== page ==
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Re: peering requirements (Re: DDOS anecdotes)

  • From: Roland Dobbins
  • Date: Sat Jun 23 22:08:17 2001

It's called unicast-rpf . . . there are special considerations when
you're multihomed, see
http://www.cisco.com/public/cons/isp/documents/uRPF_Enhancement.pdf.

Eric Oosting wrote:
> 
> Has there been any work done, or is it even a good idea to implement
> something kinda like the RPF check in Multicast, but for unicast, that
> could be used on interfaces at AS boundaries.
> 
> As each packet is accepted on an interface, the source address of the
> packet could be checked as being in a prefix that is advertised by the bgp
> peer that sent you the packet. This could be done by the router, with only
> a config statement on the interface to turn it on. The idea being that if
> another AS sends you a packet with a particular source address, they
> better have a way back to the source. Packets that did not meet this
> criteria could either be denied or logged. (If dumping them is too harsh,
> atleast logging them could help track attacks)
> 
> This could be useful at peering boundaries for both parties, where full
> views are not exchanged. This could also be used by ISPs on customer
> interfaces, as long as all potential source addresses are advertised over
> the bgp session, which is not necessarily the case with customer sessions.
> (Note: Most peering agreements require the same routes advertised at all
> points ... not the case with customers)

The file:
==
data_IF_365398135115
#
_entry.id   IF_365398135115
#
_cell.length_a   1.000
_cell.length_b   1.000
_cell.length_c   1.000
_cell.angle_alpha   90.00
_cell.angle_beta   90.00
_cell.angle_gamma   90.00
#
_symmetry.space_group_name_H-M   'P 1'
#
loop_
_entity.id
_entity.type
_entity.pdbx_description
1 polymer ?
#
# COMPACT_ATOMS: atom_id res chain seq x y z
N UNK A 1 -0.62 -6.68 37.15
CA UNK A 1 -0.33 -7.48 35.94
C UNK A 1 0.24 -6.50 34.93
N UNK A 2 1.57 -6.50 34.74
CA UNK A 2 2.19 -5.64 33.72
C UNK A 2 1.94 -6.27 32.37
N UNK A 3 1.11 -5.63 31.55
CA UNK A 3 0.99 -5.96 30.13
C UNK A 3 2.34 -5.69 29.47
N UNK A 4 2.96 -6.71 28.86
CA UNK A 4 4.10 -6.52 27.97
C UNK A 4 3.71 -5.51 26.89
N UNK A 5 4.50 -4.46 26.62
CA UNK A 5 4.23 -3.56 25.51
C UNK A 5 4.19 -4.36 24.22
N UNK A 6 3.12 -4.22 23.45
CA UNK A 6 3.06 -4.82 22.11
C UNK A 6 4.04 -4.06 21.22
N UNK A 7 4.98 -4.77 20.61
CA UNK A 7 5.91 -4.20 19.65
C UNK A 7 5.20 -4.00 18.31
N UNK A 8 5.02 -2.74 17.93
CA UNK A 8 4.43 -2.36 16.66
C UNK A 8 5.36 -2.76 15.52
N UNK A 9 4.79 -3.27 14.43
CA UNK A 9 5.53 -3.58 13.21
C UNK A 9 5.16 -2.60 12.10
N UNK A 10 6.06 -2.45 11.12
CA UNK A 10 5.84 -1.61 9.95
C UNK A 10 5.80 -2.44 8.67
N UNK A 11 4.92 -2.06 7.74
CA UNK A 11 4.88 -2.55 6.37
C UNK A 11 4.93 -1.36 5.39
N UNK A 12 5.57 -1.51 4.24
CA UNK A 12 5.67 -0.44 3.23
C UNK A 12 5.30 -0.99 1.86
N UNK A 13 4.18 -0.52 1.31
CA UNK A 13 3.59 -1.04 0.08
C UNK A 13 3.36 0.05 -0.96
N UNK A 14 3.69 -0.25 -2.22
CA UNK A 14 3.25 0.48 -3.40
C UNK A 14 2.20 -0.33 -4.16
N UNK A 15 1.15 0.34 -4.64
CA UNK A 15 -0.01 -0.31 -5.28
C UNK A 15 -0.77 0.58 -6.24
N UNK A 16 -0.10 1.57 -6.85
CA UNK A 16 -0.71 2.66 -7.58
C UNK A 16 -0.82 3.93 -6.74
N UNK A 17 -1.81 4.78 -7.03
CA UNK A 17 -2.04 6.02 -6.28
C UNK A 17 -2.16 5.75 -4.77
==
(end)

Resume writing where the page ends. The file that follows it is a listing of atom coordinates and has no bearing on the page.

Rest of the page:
> 
> I know that this could be automated by creating access lists from bgp
> advertisements using auto-magic scripts, but it wouldn't be in real time,
> making it useless IMHO. It would also make the configs huge. (well, huger,
> if that were a word.)
> 
> There are the obvious hardware considerations... Can todays hardware
> support access lists of this size at line rate? Will they for be able to
> for long?
> 
> Under what circumstances would the assumption (that an AS should always
> advertise a route to the source address of packets it transmits) not be a
> good one?
> 
> Of course this could be turned around and the capability made to deny or
> log packets with a source address that you are not advertising a route to.
> 
> Thoughts?
> 
> Eric
> 
> Eric Oosting               eric@netrail.net        office:404.739.4385
> Sr. Network Engineer   Network Eng and Operations         NetRail, Inc
> 
> On 23 Jun 2001, Paul Vixie wrote:
> 
> >
> > > ... but I do not blame their IP stack for this like Mr Gibson does though.
> >
> > Same here.
> >
> > > ... From spoofed sources because ISPs do not source address filter?
> > > Gah. Basically untraceable.
> >
> > This is the problem.
> >
> > > What should we do?
> >
> > Recommendation: upgrade your peering requirements to include language like:
> >
> >       Each peer agrees to emit only IP packets with accurate
> >       source addresses, to require their customers to do likewise,
> >       and to extend this requirement to all other peers by $DATE.
> >
> > Where DATE = (now() + '6 months') or some other negotiated value.
> >
> > I've been saying this since 1993.  Is anybody ready to believe me yet?  We
> > solve this, or our industry stops growing because we're spending too much
> > time dealing with this problem and new customers see diminished returns.
> >

-- 
------------------------------------------------------------
Roland Dobbins <mordant@gothik.org> // 408.859.4137 voice




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